US3547533A - Microfilm reproduction machine - Google Patents

Microfilm reproduction machine Download PDF

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US3547533A
US3547533A US506386A US3547533DA US3547533A US 3547533 A US3547533 A US 3547533A US 506386 A US506386 A US 506386A US 3547533D A US3547533D A US 3547533DA US 3547533 A US3547533 A US 3547533A
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Prior art keywords
image
microfilm
xerographic
projection
platen
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US506386A
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David R Stokes
Gilbert A Aser
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Xerox Corp
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Xerox Corp
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Priority to US53942866A priority
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    • GPHYSICS
    • G03PHOTOGRAPHY; CINEMATOGRAPHY; ANALOGOUS TECHNIQUES USING WAVES OTHER THAN OPTICAL WAVES; ELECTROGRAPHY; HOLOGRAPHY
    • G03GELECTROGRAPHY; ELECTROPHOTOGRAPHY; MAGNETOGRAPHY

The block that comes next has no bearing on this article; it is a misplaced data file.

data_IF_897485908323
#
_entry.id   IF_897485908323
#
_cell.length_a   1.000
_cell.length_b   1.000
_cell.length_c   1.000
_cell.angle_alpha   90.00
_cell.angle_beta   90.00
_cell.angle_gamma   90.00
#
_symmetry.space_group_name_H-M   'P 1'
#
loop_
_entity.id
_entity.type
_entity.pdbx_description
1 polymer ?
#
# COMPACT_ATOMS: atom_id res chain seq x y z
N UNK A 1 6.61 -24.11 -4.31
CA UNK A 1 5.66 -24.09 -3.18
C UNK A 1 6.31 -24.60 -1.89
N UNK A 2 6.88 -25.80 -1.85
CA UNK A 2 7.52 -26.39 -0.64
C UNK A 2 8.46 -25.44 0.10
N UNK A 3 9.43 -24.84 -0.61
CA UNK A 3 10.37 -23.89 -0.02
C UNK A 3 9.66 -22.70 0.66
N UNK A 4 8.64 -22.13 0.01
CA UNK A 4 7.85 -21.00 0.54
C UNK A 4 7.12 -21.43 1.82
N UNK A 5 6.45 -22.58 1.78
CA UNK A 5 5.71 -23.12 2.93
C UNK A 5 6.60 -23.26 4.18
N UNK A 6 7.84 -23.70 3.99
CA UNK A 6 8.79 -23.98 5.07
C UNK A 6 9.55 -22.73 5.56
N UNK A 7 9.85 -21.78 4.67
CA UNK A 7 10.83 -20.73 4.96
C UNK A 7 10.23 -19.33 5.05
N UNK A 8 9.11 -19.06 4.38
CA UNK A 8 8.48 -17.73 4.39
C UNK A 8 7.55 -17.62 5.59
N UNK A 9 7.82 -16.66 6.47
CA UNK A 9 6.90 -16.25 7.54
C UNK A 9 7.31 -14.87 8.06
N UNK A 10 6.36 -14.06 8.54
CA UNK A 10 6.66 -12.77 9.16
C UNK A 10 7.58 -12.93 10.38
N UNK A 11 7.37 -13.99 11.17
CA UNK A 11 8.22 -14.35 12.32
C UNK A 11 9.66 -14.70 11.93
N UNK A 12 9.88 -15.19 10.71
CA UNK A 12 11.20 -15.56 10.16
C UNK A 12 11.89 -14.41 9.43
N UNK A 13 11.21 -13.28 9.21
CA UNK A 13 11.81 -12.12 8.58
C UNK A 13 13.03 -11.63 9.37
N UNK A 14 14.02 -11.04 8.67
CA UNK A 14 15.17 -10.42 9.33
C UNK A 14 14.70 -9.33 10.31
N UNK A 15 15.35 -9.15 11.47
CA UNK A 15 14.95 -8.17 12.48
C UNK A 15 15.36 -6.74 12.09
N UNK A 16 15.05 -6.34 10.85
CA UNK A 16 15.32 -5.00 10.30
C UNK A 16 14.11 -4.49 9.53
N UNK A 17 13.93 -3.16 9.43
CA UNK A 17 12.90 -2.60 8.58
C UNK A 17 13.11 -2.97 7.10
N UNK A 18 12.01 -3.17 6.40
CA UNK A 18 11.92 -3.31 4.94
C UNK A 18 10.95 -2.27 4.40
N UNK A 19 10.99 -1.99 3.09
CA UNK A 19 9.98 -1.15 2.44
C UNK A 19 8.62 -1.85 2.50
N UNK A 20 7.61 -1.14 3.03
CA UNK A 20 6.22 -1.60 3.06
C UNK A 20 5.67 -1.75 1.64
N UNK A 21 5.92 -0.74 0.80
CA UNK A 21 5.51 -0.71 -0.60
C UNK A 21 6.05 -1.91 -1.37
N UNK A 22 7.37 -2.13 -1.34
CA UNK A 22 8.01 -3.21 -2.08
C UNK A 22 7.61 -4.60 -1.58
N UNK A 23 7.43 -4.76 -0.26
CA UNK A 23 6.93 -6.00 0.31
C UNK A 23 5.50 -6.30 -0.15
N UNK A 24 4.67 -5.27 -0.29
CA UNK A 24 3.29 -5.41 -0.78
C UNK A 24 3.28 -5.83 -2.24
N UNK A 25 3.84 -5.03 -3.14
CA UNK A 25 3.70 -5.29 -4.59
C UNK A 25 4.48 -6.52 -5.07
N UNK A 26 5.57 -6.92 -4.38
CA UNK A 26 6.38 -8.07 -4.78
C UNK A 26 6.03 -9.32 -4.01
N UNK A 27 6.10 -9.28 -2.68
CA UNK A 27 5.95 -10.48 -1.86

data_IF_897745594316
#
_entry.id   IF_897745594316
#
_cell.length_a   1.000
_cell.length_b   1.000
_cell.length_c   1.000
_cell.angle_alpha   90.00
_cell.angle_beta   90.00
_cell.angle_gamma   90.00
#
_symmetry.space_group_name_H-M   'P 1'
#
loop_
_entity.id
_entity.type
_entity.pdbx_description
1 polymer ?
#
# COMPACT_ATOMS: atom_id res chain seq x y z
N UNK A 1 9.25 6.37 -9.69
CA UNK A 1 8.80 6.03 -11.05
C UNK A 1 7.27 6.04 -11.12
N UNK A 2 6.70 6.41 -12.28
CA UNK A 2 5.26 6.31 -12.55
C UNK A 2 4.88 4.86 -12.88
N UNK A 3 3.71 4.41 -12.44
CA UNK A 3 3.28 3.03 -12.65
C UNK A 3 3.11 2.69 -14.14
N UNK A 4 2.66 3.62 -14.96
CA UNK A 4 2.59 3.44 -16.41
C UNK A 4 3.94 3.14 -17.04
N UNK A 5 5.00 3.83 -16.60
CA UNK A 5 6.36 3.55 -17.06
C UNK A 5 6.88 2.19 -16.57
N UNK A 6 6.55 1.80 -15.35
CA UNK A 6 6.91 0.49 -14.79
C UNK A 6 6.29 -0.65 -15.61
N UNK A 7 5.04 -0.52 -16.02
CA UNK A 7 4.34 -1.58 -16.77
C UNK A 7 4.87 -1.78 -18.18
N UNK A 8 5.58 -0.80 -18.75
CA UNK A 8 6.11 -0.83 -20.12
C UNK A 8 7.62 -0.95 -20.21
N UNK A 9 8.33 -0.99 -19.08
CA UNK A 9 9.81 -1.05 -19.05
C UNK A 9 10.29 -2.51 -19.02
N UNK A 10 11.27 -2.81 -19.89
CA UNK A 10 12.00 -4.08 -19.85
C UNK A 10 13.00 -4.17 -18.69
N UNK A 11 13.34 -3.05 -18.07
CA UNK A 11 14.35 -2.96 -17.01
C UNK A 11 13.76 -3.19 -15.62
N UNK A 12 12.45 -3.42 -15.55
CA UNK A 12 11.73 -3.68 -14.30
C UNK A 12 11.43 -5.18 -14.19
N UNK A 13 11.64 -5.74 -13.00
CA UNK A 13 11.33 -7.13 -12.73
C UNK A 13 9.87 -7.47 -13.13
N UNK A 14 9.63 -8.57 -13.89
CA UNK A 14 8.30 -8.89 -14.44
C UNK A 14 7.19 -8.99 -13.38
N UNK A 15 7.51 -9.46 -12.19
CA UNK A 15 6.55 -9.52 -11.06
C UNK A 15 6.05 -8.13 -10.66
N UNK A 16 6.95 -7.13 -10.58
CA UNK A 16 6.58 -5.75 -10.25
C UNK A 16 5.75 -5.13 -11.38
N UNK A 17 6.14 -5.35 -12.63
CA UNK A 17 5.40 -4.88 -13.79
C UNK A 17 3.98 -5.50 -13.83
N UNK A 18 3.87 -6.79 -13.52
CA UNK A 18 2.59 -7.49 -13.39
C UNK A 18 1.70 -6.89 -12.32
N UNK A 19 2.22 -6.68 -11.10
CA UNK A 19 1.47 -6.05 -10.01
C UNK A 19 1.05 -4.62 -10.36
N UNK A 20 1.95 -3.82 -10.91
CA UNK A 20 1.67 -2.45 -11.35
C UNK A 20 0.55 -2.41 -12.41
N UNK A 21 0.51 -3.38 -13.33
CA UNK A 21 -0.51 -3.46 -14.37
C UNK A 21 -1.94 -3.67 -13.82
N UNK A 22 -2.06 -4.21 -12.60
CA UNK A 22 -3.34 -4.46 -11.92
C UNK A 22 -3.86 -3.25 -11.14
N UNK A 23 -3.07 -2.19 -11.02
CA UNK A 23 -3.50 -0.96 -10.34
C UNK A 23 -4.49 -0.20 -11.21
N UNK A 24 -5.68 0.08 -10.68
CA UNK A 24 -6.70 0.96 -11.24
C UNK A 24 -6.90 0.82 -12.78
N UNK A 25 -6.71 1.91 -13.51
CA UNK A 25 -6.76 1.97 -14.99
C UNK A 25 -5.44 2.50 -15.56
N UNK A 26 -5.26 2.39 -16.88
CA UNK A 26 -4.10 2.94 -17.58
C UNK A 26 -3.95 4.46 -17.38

• G03G15/00Apparatus for electrographic processes using a charge pattern
    • G03G15/04Apparatus for electrographic processes using a charge pattern for exposing, i.e. imagewise exposure by optically projecting the original image on a photoconductive recording material
    • HELECTRICITY
    • H01BASIC ELECTRIC ELEMENTS
    • H01LSEMICONDUCTOR DEVICES; ELECTRIC SOLID STATE DEVICES NOT OTHERWISE PROVIDED FOR
    • H01L47/00Bulk negative resistance effect devices, e.g. Gunn-effect devices; Processes or apparatus peculiar to the manufacture or treatment thereof or of parts thereof
    • GPHYSICS
    • G03PHOTOGRAPHY; CINEMATOGRAPHY; ANALOGOUS TECHNIQUES USING WAVES OTHER THAN OPTICAL WAVES; ELECTROGRAPHY; HOLOGRAPHY
    • G03GELECTROGRAPHY; ELECTROPHOTOGRAPHY; MAGNETOGRAPHY
    • G03G15/00Apparatus for electrographic processes using a charge pattern
    • G03G15/04Apparatus for electrographic processes using a charge pattern for exposing, i.e. imagewise exposure by optically projecting the original image on a photoconductive recording material
    • G03G15/041Apparatus for electrographic processes using a charge pattern for exposing, i.e. imagewise exposure by optically projecting the original image on a photoconductive recording material with variable magnification